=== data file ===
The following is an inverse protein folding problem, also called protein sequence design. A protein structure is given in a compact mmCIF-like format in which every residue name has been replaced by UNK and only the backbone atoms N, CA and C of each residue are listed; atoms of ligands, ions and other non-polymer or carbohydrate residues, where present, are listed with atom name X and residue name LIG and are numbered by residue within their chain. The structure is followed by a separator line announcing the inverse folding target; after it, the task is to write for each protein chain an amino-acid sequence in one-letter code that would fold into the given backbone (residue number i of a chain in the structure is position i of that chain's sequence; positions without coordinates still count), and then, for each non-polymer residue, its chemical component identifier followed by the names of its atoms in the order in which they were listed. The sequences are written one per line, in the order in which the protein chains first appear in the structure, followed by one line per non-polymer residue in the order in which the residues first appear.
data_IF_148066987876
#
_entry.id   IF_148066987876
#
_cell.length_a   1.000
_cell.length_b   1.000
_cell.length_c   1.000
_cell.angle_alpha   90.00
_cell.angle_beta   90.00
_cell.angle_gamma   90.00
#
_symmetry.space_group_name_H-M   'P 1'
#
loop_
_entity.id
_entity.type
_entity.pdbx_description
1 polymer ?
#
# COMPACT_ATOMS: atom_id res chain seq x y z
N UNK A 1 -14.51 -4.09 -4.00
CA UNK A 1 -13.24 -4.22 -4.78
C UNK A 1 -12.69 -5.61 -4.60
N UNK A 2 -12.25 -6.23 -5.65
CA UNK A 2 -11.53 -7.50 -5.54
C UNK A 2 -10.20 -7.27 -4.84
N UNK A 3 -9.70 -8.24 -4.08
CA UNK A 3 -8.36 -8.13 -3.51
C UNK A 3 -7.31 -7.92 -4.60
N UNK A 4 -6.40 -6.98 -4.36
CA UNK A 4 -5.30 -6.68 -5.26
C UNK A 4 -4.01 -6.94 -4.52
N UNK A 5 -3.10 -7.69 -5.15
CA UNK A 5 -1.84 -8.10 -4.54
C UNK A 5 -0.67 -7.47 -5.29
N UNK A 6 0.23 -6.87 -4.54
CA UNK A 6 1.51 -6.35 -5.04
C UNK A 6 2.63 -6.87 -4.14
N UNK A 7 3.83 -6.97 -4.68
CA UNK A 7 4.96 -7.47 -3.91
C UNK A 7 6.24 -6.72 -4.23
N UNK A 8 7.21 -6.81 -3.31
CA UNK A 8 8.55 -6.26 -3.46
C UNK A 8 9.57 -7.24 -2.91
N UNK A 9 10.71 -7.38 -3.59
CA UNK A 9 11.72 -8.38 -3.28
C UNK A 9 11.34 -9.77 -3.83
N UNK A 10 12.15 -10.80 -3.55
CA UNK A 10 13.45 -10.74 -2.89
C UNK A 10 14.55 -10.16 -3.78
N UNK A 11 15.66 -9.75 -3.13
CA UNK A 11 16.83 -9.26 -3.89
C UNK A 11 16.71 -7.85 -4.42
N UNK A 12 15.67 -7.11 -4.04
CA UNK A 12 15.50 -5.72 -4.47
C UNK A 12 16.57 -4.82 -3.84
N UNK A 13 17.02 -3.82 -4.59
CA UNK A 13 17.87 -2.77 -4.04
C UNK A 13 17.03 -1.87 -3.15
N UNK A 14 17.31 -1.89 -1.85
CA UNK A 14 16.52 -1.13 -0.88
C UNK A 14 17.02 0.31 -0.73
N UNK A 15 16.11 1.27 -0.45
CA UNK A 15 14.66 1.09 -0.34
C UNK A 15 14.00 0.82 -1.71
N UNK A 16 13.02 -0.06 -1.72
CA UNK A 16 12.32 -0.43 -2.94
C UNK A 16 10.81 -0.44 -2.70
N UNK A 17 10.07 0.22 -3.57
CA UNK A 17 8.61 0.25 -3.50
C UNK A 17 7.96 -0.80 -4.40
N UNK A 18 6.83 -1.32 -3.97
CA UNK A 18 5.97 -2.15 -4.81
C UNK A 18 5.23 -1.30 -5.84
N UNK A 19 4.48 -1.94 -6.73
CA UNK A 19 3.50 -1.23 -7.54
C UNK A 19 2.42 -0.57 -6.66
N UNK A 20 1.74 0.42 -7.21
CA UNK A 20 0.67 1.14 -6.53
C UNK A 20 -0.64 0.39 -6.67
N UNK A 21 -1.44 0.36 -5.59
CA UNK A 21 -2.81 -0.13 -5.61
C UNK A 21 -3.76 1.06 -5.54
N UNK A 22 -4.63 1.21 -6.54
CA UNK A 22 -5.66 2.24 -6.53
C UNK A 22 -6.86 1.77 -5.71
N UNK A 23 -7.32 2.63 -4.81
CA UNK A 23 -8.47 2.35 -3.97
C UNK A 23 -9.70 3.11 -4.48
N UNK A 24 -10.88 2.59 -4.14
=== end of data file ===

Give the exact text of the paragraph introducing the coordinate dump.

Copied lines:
The following is an inverse protein folding problem, also called protein sequence design. A protein structure is given in a compact mmCIF-like format in which every residue name has been replaced by UNK and only the backbone atoms N, CA and C of each residue are listed; atoms of ligands, ions and other non-polymer or carbohydrate residues, where present, are listed with atom name X and residue name LIG and are numbered by residue within their chain. The structure is followed by a separator line announcing the inverse folding target; after it, the task is to write for each protein chain an amino-acid sequence in one-letter code that would fold into the given backbone (residue number i of a chain in the structure is position i of that chain's sequence; positions without coordinates still count), and then, for each non-polymer residue, its chemical component identifier followed by the names of its atoms in the order in which they were listed. The sequences are written one per line, in the order in which the protein chains first appear in the structure, followed by one line per non-polymer residue in the order in which the residues first appear.